Traditional clerical duties are not properly compensable and must be included as part of overhead in setting the hourly rate. These unreimbursable expenses include local telephone calls, photocopying, postage, and typing. Pritt v. Director, OWCP, 9 B.L.R. 1-159 (1986); Marcum v. Director, OWCP, 2 B.L.R. 1-894 (1980).
Time preparing correspondence is compensable. But see Picinich v. Lockheed Shipbuilding, 23 B.R.B.S. 128 (1989), a case involving several parties, complex issues, and a number of appeals, wherein the Board held that it is within the adjudicator's discretion to determine whether, based upon the evidence in a particular claim, photocopying costs or other miscellaneous expenses are reasonable and necessary or are part of overhead. The Board further stated that it would affirm any such findings unless they are demonstrated as arbitrary, capricious, or an abuse of discretion.
In Zeigler Coal Co. v. Director, OWCP [Hawker], 326 F.3d 894 (7th Cir. 2003), the court upheld the judge's allowance of postage and photocopying costs (as opposed to finding that the costs were part of overhead) because Claimant asserted that the costs "were necessary to successfully prosecute (the) case as the physicians needed a complete copy of the record to provide a written report on Hawker's behalf."
Twenty C.F.R. § 725.366(c) (2008) provides that "[i]n awarding a fee, the appropriate adjudication officer shall consider, and shall add to the fee, the amount of reasonable and unreimbursed expenses incurred in establishing the claimant's case." Petitioner seeks $_____ for expenses, which includes $_____ for postage. The Benefits Review Board has held that traditional clerical expenses, such as local telephone calls, photocopying, and postage, should not be billed separately. These expenses should be considered part of the office overhead expenses when an attorney sets the hourly rate and cannot be included in an award of a representative's fee. See Marcum v. Director, OWCP, 2 B.L.R. 1-894 (1980); Pritt v. Director, OWCP, 9 B.L.R. 1-159 (1986). Accordingly, the $_____ in costs requested for postage expenses is disallowed.
The petitioner has the burden of establishing the necessity of associating with co-counsel. Esselstein v. Director, OWCP, 676 F.2d 228 (6th Cir. 1982); Coutz v. Director, OWCP , 7 B.L.R. 1-449 (1984); Simmons v. Director, OWCP, 7 B.L.R. 1-175 (1984).
Expenses incurred in obtaining x-ray readings are compensable. However, a representative cannot be reimbursed for expenses incurred in obtaining medical or other evidence, which was previously submitted to the district director in connection with the claim. 20 C.F.R. § 725.366(c) (2008).
Travel time is compensable, but the pertinent details of the trip must be included in the petition. Bradley v. Director, OWCP, 4 B.L.R. 1-241 (1981). Expenses charged must be determined in accordance with 20 C.F.R. § 725.459(a) (2008), as required by 20 C.F.R. § 725.366(c) (2008). See also Cavote v. Director, OWCP, 2 B.L.R. 1-1052 (1980).
In Branham v. Eastern Associated Coal Corp., 19 B.L.R. 1-1 (1994), the Board held that it was proper to require that the employer reimburse claimant's counsel $48.40 in mileage costs to attend to medical depositions. In so holding, the Board reasoned that such costs were "expenses necessary in establishing claimant's case."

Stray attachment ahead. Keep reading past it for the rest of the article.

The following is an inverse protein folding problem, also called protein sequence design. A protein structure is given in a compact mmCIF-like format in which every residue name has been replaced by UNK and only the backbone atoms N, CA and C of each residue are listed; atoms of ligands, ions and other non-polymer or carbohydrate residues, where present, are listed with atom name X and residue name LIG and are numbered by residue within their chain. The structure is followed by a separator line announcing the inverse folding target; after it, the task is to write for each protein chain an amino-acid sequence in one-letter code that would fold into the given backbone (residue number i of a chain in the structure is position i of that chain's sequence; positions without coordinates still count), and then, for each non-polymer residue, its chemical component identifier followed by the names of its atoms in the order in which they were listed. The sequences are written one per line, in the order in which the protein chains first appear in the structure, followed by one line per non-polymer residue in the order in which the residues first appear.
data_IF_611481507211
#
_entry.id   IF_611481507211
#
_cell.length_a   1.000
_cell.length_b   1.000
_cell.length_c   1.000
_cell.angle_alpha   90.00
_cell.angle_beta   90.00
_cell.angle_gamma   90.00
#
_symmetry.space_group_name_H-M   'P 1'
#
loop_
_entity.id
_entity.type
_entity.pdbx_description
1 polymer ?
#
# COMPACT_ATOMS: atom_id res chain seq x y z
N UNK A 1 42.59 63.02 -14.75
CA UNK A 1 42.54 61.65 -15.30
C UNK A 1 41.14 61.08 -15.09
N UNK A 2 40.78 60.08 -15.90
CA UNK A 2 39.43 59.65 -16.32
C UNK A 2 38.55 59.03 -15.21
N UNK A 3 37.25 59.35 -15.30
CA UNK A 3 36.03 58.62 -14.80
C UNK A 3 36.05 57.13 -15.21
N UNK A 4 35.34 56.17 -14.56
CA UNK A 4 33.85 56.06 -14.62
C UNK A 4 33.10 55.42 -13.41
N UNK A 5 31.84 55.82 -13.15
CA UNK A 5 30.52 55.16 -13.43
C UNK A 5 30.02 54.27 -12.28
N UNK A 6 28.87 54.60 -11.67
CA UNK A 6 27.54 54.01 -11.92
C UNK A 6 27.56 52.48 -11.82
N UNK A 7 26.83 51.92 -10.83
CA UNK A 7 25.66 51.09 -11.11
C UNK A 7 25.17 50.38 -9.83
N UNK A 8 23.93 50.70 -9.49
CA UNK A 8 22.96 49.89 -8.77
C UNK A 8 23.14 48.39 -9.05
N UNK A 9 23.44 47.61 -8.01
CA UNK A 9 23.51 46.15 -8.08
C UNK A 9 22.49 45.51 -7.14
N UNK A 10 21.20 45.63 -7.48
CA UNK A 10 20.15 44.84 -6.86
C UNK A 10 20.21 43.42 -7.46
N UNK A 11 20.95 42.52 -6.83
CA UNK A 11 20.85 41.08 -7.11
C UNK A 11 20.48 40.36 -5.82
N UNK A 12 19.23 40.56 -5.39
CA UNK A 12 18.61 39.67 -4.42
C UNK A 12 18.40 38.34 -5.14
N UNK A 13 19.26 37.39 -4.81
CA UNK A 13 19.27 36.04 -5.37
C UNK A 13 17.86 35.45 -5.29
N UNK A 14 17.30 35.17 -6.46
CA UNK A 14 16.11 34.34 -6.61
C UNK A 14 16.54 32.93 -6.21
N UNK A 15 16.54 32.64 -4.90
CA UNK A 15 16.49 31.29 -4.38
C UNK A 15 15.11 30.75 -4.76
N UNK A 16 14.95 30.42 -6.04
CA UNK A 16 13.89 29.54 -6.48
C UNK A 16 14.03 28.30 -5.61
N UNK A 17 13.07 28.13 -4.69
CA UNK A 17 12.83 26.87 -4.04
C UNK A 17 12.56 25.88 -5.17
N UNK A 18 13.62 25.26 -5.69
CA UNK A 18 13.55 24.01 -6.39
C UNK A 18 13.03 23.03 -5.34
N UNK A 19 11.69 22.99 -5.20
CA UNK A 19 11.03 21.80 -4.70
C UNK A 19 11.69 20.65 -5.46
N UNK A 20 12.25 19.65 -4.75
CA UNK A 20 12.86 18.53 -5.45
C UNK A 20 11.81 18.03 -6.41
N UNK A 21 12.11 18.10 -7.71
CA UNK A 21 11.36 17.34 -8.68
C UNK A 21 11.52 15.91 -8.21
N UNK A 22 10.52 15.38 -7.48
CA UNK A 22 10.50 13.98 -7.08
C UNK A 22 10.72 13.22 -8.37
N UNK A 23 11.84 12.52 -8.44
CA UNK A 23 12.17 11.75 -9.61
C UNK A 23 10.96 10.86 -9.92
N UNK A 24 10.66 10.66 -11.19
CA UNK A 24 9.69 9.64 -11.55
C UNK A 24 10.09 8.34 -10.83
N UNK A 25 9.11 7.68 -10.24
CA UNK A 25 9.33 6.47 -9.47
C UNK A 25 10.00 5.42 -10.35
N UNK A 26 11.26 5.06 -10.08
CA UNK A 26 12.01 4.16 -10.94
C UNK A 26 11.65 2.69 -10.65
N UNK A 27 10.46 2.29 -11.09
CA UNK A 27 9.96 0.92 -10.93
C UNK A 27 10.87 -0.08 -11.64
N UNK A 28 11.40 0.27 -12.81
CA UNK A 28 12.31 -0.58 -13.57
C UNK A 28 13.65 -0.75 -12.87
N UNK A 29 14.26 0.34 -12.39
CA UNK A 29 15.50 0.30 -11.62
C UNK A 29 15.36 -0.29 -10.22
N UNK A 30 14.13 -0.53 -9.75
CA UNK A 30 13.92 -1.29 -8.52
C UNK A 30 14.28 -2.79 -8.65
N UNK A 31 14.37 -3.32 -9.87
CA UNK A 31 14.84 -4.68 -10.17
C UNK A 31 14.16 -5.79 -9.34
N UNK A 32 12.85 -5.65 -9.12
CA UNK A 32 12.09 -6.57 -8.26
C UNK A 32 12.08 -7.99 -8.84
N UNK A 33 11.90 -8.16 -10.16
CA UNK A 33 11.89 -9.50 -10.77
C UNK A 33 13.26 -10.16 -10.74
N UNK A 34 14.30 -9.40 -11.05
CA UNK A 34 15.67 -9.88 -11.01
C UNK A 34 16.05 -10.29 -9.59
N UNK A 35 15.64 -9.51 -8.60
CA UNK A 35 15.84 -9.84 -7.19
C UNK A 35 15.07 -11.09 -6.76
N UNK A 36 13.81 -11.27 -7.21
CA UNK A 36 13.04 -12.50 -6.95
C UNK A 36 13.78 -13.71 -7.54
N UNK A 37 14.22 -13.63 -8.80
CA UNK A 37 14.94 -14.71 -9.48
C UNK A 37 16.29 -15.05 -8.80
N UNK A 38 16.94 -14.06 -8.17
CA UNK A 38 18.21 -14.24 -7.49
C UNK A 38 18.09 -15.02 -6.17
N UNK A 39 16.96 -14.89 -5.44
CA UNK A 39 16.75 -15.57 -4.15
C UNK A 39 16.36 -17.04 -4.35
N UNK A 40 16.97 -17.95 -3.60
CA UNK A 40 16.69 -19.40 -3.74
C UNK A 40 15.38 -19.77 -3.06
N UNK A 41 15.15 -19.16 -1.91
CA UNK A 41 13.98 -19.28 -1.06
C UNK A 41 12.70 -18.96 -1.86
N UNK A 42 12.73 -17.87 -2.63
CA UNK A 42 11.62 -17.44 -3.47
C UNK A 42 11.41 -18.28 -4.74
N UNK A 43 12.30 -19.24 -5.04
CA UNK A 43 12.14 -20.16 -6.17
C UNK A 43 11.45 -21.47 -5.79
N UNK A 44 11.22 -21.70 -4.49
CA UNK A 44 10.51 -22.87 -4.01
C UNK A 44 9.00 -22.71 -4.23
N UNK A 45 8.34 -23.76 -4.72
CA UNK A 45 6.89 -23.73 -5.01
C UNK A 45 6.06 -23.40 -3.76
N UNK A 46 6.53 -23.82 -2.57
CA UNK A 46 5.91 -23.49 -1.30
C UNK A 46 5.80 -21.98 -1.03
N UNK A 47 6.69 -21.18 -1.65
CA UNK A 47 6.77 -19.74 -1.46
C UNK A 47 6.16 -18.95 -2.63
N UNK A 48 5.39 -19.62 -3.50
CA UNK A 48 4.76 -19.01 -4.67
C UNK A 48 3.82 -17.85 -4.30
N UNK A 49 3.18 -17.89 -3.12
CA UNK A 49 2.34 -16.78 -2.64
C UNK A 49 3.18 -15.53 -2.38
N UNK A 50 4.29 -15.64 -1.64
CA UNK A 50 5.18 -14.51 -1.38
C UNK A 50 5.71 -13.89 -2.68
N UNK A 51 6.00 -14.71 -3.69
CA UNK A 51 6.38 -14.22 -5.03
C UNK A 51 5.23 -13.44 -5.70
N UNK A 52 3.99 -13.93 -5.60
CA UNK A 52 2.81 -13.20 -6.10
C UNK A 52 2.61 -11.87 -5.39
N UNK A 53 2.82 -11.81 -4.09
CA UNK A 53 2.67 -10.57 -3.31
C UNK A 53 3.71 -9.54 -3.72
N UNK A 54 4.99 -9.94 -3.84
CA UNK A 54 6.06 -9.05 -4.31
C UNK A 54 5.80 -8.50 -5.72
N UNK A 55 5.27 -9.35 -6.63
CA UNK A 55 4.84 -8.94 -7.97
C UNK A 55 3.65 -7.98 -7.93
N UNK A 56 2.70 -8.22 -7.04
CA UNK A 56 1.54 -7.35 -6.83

In Jones v. Badger Coal Co., 21 B.L.R. 1-102 (1998) (en banc), the Board held that it was within the administrative law judge's discretion to find "that all of the hours requested by counsel for reviewing the file, traveling, organizing exhibits and preparing briefs were necessary and reasonable."
The regulations at 20 C.F.R. § 725.459(a) (2008) provide, in part, that a "witness testifying at a hearing before an administrative law judge, or whose deposition is taken, shall receive the same fees and mileage as witnesses in the courts of the United States." The federal court provisions for witness fees and costs are found at 28 U.S.C. § 1821 (1996) which provides, in part, as follows:
(a)(1) Except as otherwise provided by law, a witness in attendance at any court of the United States, or before a United States Magistrate, or before any person authorized to take his deposition pursuant to any rule or order of a court of the United States, shall be paid the fees and allowances provided by this section.
. . .
(2)(b) A witness shall be paid an attendance fee of $40 per day for each day's attendance. A witness shall also be paid the attendance fee for the time necessarily occupied in going to and returning from the place of attendance at the beginning and end of such attendance or at any time during such attendance.
(c)(1) A witness who travels by common carrier shall be paid for the actual expenses of travel on the basis of the means of transportation reasonably utilized and the distance necessarily traveled to and from such witness's residence by the shortest practical route in going to and returning from the place of attendance. Such a witness shall utilize a common carrier at the most economical rate reasonably available. A receipt or other evidence of actual cost shall be furnished.
(2) A travel allowance equal to the mileage allowance which the Administrator of General Services has prescribed, pursuant to section 5704 of title 5, for official travel of employees of the Federal government shall be paid to each witness who travels by privately owned vehicle. Computation of mileage under this paragraph shall be made on the basis of a uniformed table of distances adopted by the Administrator of General Services.